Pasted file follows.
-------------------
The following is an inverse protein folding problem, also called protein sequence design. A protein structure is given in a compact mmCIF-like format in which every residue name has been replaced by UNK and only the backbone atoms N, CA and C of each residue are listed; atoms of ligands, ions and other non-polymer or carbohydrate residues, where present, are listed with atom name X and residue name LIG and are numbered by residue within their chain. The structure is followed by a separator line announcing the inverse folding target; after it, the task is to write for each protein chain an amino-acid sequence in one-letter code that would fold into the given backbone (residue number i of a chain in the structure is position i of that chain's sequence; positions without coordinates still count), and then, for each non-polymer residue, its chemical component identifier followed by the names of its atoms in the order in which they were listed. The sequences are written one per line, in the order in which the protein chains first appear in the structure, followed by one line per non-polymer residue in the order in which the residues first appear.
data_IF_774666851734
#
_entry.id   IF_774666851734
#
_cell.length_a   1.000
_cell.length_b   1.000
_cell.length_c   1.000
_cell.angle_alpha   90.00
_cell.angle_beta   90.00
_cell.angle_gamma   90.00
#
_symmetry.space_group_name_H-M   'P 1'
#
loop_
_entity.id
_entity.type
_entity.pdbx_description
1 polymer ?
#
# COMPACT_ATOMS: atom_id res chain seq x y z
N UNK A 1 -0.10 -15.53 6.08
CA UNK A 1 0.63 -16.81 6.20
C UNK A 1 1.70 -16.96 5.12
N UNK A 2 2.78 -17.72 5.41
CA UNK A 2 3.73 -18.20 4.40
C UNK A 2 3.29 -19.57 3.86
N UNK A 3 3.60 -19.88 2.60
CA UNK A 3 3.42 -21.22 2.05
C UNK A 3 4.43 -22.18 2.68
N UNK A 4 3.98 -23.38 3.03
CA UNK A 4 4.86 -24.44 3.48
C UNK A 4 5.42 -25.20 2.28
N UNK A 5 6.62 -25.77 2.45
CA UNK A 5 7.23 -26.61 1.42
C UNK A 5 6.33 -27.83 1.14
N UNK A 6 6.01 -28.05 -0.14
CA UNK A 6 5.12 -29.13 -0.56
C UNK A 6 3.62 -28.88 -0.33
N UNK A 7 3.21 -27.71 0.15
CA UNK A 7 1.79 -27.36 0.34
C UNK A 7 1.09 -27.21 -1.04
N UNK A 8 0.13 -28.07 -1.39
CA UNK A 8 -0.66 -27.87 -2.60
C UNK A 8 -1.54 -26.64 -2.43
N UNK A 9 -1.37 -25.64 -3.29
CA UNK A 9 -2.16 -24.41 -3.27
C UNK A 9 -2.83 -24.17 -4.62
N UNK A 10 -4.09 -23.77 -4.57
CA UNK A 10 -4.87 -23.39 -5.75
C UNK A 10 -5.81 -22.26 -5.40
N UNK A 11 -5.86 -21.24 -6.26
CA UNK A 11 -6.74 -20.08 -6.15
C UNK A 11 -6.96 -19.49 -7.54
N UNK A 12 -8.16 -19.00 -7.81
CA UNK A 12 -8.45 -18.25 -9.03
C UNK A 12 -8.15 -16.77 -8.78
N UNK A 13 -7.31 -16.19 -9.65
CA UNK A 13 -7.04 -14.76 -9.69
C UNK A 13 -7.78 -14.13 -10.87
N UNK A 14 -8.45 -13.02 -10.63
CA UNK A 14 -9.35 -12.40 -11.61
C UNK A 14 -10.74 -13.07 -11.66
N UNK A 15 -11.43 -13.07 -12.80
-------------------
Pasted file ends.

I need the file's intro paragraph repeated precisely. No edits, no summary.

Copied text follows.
The following is an inverse protein folding problem, also called protein sequence design. A protein structure is given in a compact mmCIF-like format in which every residue name has been replaced by UNK and only the backbone atoms N, CA and C of each residue are listed; atoms of ligands, ions and other non-polymer or carbohydrate residues, where present, are listed with atom name X and residue name LIG and are numbered by residue within their chain. The structure is followed by a separator line announcing the inverse folding target; after it, the task is to write for each protein chain an amino-acid sequence in one-letter code that would fold into the given backbone (residue number i of a chain in the structure is position i of that chain's sequence; positions without coordinates still count), and then, for each non-polymer residue, its chemical component identifier followed by the names of its atoms in the order in which they were listed. The sequences are written one per line, in the order in which the protein chains first appear in the structure, followed by one line per non-polymer residue in the order in which the residues first appear.